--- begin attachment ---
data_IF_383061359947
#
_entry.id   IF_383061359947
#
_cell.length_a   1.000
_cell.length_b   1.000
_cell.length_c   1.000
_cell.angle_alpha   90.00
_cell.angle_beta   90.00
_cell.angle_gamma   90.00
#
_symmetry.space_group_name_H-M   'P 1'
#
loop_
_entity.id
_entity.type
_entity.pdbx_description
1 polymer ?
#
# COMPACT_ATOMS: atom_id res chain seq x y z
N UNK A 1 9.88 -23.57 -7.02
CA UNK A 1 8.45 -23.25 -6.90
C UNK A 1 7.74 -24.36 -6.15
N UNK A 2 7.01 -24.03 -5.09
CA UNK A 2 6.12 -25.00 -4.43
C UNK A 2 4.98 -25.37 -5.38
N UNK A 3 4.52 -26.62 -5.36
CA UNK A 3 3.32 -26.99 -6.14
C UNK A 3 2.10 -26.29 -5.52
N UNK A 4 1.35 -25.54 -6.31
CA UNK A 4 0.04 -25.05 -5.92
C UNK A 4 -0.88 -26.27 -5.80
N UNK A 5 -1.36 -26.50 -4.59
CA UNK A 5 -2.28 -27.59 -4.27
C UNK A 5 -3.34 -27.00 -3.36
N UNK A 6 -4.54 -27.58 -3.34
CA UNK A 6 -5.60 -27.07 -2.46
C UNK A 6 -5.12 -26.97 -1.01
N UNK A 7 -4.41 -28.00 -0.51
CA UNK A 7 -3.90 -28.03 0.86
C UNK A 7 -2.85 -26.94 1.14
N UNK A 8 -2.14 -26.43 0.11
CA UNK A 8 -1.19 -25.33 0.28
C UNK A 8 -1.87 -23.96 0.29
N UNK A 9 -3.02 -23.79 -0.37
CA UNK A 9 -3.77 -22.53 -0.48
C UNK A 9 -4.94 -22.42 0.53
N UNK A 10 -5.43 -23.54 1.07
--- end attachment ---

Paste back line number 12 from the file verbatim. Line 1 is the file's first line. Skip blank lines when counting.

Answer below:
_symmetry.space_group_name_H-M   'P 1'